@alt@1440@alt@

In response to the growth of cyber-attacks faced by banks, insurance companies and other financial services providers, on Sept. 13, the New York Department of Financial Services issued proposed regulations requiring certain state entities to implement cybersecurity protections. Shortly thereafter, on Oct. 19, the Board of Governors of the Federal Reserve Systems, the Office of the Comptroller of the Currency, and the Federal Deposit Insurance Corporation issued an advance notice of proposed rulemaking regarding enhanced cyber risk management standards for certain entities under their supervision.

Despite their shared goal of enhancing management of cybersecurity risks through regulatory guidelines, the ANPR standards and the DFS proposal have taken significantly different approaches, inviting the question of whether the prescriptive approach taken by the DFS proposed regulations or a more flexible guideline is the better mechanism by which to ensure protection of consumer information and the implementation of effective cyber risk management protocols.

What is apparent, however, is that the DFS proposed regulations and ANPR standards signal a shift to regulators formalizing technical best practices into legal requirements.

DFS Proposed Regulations: One Size Fits All 

The DFS proposed regulations, slated to take effect in January 2017 (unless significantly altered by Superintendent Maria Vullo), cover all entities that are licensed, required to be licensed, or subject to other registration requirements under the New York banking, insurance or financial services laws. They exempt certain companies based on revenue, market share and asset size.

As drafted, the DFS Proposed Regulations are more expansive than many data breach laws and regulations currently in effect and have drawn criticism for being both vague as well as too stringent.  For example, while the DFS proposed regulations apply to “nonpublic information” (NPI), NPI is so broadly defined that it’s become somewhat of a parlor game among industry insiders to identify what might be excluded.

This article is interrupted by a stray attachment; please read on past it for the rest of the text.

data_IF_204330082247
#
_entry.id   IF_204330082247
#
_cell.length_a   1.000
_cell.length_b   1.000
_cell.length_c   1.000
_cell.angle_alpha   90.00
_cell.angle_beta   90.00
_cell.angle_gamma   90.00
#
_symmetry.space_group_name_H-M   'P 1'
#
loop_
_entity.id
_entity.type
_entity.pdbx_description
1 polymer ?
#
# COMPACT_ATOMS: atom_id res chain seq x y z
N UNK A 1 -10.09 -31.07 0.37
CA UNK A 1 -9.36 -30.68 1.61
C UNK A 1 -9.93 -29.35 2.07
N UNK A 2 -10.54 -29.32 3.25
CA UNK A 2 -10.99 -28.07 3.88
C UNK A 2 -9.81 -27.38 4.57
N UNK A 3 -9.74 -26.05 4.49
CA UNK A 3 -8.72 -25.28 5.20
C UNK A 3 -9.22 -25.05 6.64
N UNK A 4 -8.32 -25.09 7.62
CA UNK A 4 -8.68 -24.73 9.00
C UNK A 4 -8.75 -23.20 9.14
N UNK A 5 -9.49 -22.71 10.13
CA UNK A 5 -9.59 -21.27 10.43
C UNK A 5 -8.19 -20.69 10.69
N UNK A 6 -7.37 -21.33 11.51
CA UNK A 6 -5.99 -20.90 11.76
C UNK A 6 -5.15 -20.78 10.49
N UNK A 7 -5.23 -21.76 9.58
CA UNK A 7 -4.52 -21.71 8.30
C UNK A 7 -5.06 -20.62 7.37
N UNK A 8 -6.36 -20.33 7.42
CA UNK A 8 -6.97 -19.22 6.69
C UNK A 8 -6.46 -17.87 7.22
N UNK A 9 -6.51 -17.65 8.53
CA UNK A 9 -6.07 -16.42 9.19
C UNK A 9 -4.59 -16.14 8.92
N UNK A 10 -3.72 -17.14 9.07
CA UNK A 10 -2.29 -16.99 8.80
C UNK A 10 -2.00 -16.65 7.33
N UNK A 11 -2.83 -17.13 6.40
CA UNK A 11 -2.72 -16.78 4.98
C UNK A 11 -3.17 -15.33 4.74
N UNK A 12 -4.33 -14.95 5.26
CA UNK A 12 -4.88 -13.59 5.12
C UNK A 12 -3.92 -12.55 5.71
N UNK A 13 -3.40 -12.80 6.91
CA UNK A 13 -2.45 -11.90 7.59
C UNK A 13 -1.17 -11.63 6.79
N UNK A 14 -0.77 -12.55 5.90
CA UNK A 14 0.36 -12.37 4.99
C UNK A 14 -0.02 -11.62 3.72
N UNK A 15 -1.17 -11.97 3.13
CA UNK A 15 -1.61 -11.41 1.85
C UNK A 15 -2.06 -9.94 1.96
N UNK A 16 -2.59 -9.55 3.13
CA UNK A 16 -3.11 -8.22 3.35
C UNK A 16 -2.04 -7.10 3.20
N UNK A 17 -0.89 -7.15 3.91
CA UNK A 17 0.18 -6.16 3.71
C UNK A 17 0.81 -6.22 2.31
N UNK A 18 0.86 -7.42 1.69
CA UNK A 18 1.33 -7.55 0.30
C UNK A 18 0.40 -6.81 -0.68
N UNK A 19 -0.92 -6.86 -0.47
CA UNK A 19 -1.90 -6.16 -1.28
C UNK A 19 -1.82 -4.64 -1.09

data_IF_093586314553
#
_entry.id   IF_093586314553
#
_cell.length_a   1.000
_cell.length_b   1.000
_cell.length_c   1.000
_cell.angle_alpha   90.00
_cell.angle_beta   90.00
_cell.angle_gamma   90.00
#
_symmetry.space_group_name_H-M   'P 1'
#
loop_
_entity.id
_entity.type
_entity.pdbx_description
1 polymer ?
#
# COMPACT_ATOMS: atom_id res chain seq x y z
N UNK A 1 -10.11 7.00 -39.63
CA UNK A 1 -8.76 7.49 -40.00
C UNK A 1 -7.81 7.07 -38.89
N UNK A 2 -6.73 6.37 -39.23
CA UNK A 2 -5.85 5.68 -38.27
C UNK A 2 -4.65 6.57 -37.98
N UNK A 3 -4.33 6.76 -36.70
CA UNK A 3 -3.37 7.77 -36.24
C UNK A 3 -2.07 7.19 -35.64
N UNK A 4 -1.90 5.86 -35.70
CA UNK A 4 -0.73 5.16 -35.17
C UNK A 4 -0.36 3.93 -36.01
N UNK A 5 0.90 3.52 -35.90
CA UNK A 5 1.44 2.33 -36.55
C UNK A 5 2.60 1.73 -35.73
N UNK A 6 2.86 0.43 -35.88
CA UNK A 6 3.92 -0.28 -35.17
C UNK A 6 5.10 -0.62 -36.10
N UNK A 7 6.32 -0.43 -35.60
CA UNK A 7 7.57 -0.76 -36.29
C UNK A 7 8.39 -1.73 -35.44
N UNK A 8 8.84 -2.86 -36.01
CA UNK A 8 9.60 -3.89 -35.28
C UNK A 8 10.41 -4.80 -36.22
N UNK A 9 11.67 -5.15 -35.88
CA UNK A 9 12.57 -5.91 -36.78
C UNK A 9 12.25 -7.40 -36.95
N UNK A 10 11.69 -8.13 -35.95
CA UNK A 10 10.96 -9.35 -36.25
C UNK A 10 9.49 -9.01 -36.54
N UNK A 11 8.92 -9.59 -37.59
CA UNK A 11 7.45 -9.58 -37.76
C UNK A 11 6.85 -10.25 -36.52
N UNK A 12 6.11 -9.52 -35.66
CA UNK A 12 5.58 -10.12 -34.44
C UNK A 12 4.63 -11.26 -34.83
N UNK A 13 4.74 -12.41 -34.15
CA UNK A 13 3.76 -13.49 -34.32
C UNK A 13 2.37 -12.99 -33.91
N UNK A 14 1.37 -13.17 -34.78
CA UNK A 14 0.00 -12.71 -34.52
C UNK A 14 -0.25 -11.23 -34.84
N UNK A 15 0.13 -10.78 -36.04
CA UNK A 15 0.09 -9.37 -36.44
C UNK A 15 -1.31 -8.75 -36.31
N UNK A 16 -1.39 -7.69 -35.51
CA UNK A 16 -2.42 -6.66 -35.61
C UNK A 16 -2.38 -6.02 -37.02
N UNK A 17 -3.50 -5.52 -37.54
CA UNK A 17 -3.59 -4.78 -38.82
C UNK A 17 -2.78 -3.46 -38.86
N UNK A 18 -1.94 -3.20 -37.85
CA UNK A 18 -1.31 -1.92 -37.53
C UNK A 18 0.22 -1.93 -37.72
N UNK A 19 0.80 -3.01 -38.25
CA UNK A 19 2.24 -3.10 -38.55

ANPR Standards: Broad but Flexible  

The principles outlined by the agencies in the ANPR standards contemplate the regulation of entities with consolidated assets of $50 billion or more, including subsidiaries of those entities, because of their “potential to act as points of cyber vulnerability to the covered entities,” and foreign banks with U.S. operations.

The ANPR standards may extend to nonbank financial entities under the supervision of the Federal Reserve pursuant to the Dodd-Frank Act. The agencies have invited comment on whether the standards should apply to third-party service providers.  Unlike the more prescriptive DFS proposed regulations, the ANPR standards are principles and guidelines that will take concrete form after the 47-day comment period.  The ANPR standards cover five topic areas: 1) cyber risk governance; 2) cyber risk management; 3) internal dependency management; 4) external dependency management; and 5) incident response, cyber resilience, and situational awareness.

Two Peas in a Cyber-Pod?

Both the DFS proposed regulations and the ANPR standards aim to protect consumer information by pushing covered companies to adopt robust mechanisms to guard against cybersecurity threat.  Both would provide for:

  • identification and assessment of activities that present cyber risk and the establishment of mechanisms for identifying, reporting, and responding to breaches or threats,
  • greater senior management and/or board responsibility, oversight, and independence with respect to cyber risk,